Employment law – Unfair dismissal
What is unfair dismissal?
Every employee who has the qualifying period of service has the right not to be subject to an unfair dismissal. If there is to be a dismissal, an employer must show that the reason (or if more than one, then the principal reason), falls into one of the categories set out in the Employment Rights Act 1996.
These 5 categories are as follows:
- The employee lacked capability or qualification (in relation to the work you were employed to do);
- The dismissal was a result of the conduct of the employee (such as dishonesty, poor attendance, failure to follow instructions, and which can amount to gross misconduct);
- There was a genuine redundancy;
- The continuation of employment would contravene a statute, for example you need to drive in your employment, but you have been banned due to speeding;
- Some other substantial reason (“SOSR”). This would be a dismissal which does not fall within any of the above reasons. Some examples are where you have a personality clash with your employer, or where there is a non-renewal of your fixed-term contract as a maternity leave cover, . There could also be a dismissal under, or where you have unreasonably refused to accept new changes to your terms and conditions. Each case will be determined on its own facts.
Unless your employer can prove one (or more) of the above 5 fair reasons for dismissal, then your termination of employment will be deemed to have been unfair.
Is it that simple, if my employer can show a “fair reason” for dismissal?
No, it isn’t. Even if your employer does prove that the dismissal is for one of the above fair reasons, it is still up to the Employment Tribunal to decide “in accordance with equity and the substantial merits of the case” whether the dismissal was fair or unfair. The tribunal will need to decide whether the dismissal was within the “range of reasonable responses” of your employer.” In other words, your employer will have the onus of showing that they have acted reasonably in treating that reason as a sufficient reason for dismissing you.
For example, your employer may have had grounds for dismissing you because of your performance or conduct. This doesn’t mean, however, that it was reasonable to take this step, rather than first giving you a warning or discussing the matter more informally. If a tribunal believes that no reasonable employer would have dismissed you in the same circumstances, then the dismissal will still be unfair. In making its decision, the tribunal will take into account the size and administrative resources of your employer.
What is the difference between constructive and unfair dismissal?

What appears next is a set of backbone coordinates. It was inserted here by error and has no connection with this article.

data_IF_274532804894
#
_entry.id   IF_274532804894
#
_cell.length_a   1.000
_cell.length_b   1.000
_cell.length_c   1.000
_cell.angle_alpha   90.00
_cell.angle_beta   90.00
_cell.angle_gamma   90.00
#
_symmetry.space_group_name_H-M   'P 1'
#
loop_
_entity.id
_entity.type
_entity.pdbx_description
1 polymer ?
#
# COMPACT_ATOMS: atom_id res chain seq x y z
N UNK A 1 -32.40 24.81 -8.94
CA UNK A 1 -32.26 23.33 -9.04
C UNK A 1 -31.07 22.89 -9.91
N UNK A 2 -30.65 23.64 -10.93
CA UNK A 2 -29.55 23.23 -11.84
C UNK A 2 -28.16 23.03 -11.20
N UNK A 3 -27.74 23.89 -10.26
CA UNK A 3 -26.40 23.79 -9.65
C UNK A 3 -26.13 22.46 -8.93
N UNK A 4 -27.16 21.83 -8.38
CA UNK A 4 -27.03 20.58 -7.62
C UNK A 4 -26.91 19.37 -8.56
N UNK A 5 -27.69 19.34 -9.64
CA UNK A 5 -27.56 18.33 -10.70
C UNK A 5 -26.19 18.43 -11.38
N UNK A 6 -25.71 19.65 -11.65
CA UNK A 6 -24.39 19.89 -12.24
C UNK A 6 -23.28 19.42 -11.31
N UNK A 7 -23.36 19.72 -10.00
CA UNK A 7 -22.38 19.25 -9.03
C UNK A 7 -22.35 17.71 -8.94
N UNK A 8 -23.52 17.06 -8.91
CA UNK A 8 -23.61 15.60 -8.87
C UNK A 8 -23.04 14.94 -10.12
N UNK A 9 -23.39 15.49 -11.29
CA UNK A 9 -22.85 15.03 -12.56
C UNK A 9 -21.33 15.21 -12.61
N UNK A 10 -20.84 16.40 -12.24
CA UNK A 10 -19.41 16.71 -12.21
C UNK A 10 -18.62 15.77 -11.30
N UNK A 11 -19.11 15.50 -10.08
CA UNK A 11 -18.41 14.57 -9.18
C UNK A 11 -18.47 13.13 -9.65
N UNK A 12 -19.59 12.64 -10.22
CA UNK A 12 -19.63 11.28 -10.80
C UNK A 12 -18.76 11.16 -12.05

An unfair dismissal is where you have been sacked in a way that is unlawful. This is usually because either one of the 5 fair reasons for dismissals do not apply, or there has been a failure of process, or it is not reasonable for you to have been dismissed.
A constructive dismissal, on the other hand, is where you are forced to resign in response to your employer’s conduct, which has made your position untenable. Although it’s referred to as a “dismissal” in law, it is in practical terms a resignation.
Can my employer rely on any new matter to justify my dismissal after my employment has been terminated?
No. The correct test is whether the dismissal was fair on the basis of what your employer knew at the time. An argument cannot be raised that your employer would have dismissed you in any event, because of something new they had discovered after you had been dismissed.
How important is it for my employer to follow a correct process?
Even if there is a justified reason to dismiss you, the dismissal will still be unfair if your employer has not followed a correct process. This could be, for instance, where your employer has not followed a proper consultation or selection process in a redundancy situation. For dismissals based on misconduct, or performance, the process that your employer should follow is largely governed by the ACAS Code of Practice . The code provides that there should be sufficient investigations, evidence, warnings (in most cases) and the right to be accompanied at meetings.
What is the qualifying period of employment necessary to make a claim for unfair dismissal?
You usually need to have been continuously employed with the same employer for at least 23 months and 3 weeks without a break and not already been served with notice expiring before 2 years employment. Any unofficial work is unlikely to count towards a period of continuous employment.
In some cases, you can still claim continuous employment if there has been a break. Please click here for a list of when you can do this.
There are also some limited exceptions where the continuous period does not apply at all, so that you can bring a claim for unfair dismissal without having worked for any minimum time. This is known as “automatic unfair dismissal” (see below).
Automatic unfair dismissal (where in most cases there is no qualifying period)
A dismissal will be ‘automatically unfair’ with no qualifying period of service necessary in exceptional circumstances which include:-
- if the dismissal was connected with a health and safety reason that you became aware of;
- where you have asserted a statutory employment right (such as maternity or paternity leave);
- participating in trade union activities;
- where you are dismissed by reason of a business transfer, (as you are protected under the TUPE regulations,( but you still need a qualifying period of service for TUPE claims).
If I don’t qualify to be able to make a claim for unfair dismissal, what other claims could I make?
You could make a claim for discrimination where there is no qualifying period of service. You can also make a claim for wrongful dismissal, which is essentially a breach of contract claim (where you would be claiming your notice period and other contractual losses flowing from your employer’s early termination of your contract).